Febrile seizures are a common cause of pediatric emergencies and the most common type of seizure in children between 6 months to 5 years of age, always associated with fever.
These seizures can be classified as simple, complex, or febrile status epilepticus, depending on several factors, and usually do not cause any long-term harm. These types of episodes can be very alarming for parents.
Likely multifactorial and caused by a rise in body temperature, but the exact mechanism is still being investigated. Risk factors for febrile seizures include age, high fever, viruses, genetics, and vaccines.
Diagnosis should aim at finding the cause of the high fever. MRI and CT are not recommended, and the use of EEG helps diagnose epilepsy in children with recurrent episodes. Treatment typically involves managing the fever and its underlying cause.
Introduction to Febrile Seizures in Children
References: (1, 2, 3, 4)
Frequently perceived by parents as a life-threatening event, febrile seizures (FS) are one of the most common causes of pediatric emergency department visits. Presenting in young children, usually occurring between 6 months and 5 years of age (1-3), that is accompanied by fever (100.4 F/ 38.5 C or greater) with a 2-5% incidence in Western countries (2), without central nervous system infection.
Most FS have favorable outcomes leading to the widely held view that they are benign. Although this may be true in most cases, recent studies have identified relationships between FS and psychiatric disease and sudden unexplained death in childhood (SUDC). It has also been discussed that prolonged seizures can damage the brain and lead to negative consequences.
Only a subset of children experiences FS, even though almost all children will experience a significant fever during early childhood. The cause is likely multifactorial, propagated by a variety of genetic and environmental factors, including viruses and vaccines, that as clinicians, we should take into consideration when assessing, diagnosing, and treating a child presenting with fevers and seizures, as well as to be able to explain the sequelae to concerned parents of the child.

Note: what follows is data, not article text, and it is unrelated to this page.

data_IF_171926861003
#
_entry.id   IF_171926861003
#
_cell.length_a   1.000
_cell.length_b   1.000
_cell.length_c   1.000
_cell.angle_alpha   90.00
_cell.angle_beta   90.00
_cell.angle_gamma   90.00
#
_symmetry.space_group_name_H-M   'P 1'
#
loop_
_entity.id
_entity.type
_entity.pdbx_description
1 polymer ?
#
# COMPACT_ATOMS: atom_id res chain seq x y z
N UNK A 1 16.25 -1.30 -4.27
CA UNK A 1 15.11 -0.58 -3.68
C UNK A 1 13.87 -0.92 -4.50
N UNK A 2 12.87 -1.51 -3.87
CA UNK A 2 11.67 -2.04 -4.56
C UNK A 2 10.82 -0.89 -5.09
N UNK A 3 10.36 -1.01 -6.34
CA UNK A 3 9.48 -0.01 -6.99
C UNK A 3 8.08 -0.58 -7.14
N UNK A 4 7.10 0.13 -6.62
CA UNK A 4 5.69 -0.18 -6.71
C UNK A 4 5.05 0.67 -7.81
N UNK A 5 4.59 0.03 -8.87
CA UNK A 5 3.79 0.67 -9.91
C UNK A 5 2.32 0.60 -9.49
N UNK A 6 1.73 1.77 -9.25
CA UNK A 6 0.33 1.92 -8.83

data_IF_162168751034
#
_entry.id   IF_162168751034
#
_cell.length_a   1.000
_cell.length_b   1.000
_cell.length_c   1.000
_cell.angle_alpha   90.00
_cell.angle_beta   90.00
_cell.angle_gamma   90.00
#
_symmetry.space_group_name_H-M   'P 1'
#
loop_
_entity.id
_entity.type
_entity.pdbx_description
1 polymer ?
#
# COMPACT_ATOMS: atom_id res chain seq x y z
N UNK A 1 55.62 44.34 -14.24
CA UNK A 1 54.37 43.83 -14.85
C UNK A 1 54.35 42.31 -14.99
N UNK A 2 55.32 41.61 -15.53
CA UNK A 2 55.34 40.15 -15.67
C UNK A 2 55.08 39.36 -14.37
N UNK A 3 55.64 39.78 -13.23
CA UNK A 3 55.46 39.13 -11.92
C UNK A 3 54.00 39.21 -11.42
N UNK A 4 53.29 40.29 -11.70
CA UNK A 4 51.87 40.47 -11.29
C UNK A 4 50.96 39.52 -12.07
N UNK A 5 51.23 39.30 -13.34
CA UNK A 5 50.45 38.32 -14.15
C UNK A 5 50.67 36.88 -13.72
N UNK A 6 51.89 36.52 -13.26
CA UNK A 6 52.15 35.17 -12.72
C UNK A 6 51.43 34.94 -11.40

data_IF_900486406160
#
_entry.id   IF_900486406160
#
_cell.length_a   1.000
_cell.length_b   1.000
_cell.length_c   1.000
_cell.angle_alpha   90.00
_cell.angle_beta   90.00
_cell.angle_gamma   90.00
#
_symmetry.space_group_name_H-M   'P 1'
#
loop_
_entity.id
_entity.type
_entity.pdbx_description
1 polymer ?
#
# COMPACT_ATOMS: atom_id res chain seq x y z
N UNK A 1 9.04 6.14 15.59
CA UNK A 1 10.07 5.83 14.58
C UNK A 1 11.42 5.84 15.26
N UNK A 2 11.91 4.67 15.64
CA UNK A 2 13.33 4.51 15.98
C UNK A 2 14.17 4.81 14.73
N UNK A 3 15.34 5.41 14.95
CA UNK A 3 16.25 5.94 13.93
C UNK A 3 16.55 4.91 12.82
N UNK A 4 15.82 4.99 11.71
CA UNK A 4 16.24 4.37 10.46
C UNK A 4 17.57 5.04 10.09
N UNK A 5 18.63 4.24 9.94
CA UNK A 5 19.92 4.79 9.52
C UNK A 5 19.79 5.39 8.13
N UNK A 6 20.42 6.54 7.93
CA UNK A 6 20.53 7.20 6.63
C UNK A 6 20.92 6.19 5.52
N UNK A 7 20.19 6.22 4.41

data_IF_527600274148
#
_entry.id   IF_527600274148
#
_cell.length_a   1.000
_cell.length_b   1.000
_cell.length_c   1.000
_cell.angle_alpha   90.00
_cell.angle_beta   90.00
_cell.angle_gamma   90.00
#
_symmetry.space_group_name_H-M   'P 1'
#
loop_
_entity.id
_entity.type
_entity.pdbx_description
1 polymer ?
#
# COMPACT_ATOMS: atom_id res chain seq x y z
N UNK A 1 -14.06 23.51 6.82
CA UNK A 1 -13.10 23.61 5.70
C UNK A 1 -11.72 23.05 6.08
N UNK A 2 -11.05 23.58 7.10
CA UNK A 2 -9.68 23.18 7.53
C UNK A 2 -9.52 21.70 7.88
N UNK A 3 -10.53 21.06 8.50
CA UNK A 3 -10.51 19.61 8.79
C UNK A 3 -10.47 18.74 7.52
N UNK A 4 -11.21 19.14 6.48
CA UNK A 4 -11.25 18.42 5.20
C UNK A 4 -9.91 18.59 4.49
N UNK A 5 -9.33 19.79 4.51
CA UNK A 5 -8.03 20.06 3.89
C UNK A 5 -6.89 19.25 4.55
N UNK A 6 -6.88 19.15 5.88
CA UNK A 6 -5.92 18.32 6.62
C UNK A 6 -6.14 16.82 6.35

Parents should be educated on the benign nature of this condition in children and provided with practical guidance to practice at home in case another episode happens.
In this article review, we discuss the definition of this clinical entity, have a quick overview of its etiology, epidemiology, and pathophysiology, and have a glance at the different classifications, appropriate information for parents, and address the evaluation, treatment, and prognosis of FS.
Definitions of Febrile Seizures in Children
References: (2, 3, 5, 6, 7)
A febrile seizure is a fit or convulsion caused by a sudden change in the child’s body temperature and is usually associated with a fever above 101 degrees Fahrenheit (38.3 ºC). Seizures may happen during a viral infection, such as a cold, the flu, or an ear infection, and commonly occur in children between 6 months and 5 years old.
According to the definition of the American Academy of Pediatrics, the International League Against Epilepsy states that FS can occur from 1 month of age, having an implication regarding the likelihood of genetic epilepsy such as Dravet syndrome or PCDH19 (3). In some cases, a child may not have a fever at the time of the seizure but will develop one a few hours later.
The American Academy of Pediatrics defines a febrile seizure as a convulsion occurring in the context of a fever without central nervous system infection in a child without prior history of afebrile seizures, known neurological disorder, or a pre-existing disorder that predisposes to an increased risk of seizures.
In contrast, the International League Against Epilepsy does not exclude children with neurological disorders that predispose them to a greater risk of seizure (e.g., cerebral palsy) (3). These definitions exclude seizures occurring in the presence of an underlying central nervous system infection or a metabolic disturbance. Children with a pathological history of afebrile seizure are excluded from the group of children with FS as the febrile illness is considered a trigger of a pre-existing predisposition to epilepsy.